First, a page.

Also keeping in mind the resume’s only purpose is to get you an interview. Feel free to make yourself sound like a rockstar. You should make it sound like you are the cog that keeps the whole fed agency you work for moving. As long as you can defend/backup your resume in the interview you will be in great shape!

      I would skip the $1K service.

      • Agreed on tailoring your resume for each specific job and regurgitating keywords from the job announcement. (Don’t think synonyms — if your application is being scanned by a bot, it’s not going to make the connection. And not all HR reviewers are going to make the connection either.)

  • Take the job description/required skills and put all information in your resume (using similar or the same language so as to not confuse the HR idiots who will be vetting the resumes). Done.

    • As a Federal HR idiot who does qualifications on applicants I can tell you that you do not want to copy verbatim what the job announcement says. We will laugh at you and then disqualify you for lying on your resume.

      • So I bet you are an expert on every job in your agency and what would make a quality candidate? Or maybe you have the same job description that is posted in front of you and you look for the skills listed in it.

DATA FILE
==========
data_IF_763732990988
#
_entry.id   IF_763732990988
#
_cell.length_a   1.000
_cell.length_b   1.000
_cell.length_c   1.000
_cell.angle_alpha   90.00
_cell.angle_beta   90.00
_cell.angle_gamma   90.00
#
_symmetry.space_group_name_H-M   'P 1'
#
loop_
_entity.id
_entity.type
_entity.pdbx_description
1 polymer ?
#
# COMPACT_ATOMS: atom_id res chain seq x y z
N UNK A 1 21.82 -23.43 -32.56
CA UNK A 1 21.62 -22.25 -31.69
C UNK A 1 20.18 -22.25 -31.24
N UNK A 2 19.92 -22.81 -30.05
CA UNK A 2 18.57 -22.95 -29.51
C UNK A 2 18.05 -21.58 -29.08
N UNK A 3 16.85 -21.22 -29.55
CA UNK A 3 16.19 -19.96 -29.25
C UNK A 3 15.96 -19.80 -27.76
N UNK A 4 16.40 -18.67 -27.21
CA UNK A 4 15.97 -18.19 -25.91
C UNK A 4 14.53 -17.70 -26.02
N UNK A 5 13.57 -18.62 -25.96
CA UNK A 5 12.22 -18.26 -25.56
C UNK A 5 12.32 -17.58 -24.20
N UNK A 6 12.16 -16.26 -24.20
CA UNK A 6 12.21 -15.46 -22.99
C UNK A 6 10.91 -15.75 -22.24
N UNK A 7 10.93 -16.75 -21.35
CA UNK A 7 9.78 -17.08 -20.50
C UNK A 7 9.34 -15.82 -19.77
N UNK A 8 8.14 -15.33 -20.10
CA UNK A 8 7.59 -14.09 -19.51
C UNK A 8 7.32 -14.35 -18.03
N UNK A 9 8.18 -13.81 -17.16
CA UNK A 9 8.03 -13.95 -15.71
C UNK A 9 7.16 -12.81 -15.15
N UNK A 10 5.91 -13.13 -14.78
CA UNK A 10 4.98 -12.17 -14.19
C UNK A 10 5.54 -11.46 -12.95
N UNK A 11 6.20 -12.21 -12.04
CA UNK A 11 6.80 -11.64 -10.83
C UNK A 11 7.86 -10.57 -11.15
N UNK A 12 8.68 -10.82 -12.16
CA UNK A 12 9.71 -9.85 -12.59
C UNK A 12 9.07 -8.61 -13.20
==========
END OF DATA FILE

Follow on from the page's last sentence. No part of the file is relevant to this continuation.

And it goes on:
• I’m not even sure I understand your second question.

          I am not claiming to be an expert in every job in my agency; however, I am saying that if you copy word for word what a job announcement says we will know that you are not qualified for the position. If you cannot formulate your own resume, based on your own experience and knowledge then you will be found not qualified for the position.

      • So you’re a d—? Congrats.

    • what a pleasant comment.

  • Making the cert is an automated process. The language in your resume/answers will only matter in the sense that it corresponds to the buzz words in the job announcement. Anonymous 2:40’s advice is right on target.

  • Sounds like a total waste of money. If it’s an internal promotion, then the hiring manager won’t need to look at your resume if he/she wants you for the job. All you have to do is just pass the KSAs (click the highest or close to it for all- I’ve seen people be too honest and not qualify for their own job when re-applying for billet changes) and write your resume according to the job description to match verbs/actions so that it passes the wordsearch in HR and is passed to your manager.

    There’s all kinds of free or cheap federal resume advice available online. 2-3 hours of reading that and then editing your resume yourself (or having a friend or two look at it) is much better than shelling out $1,000+.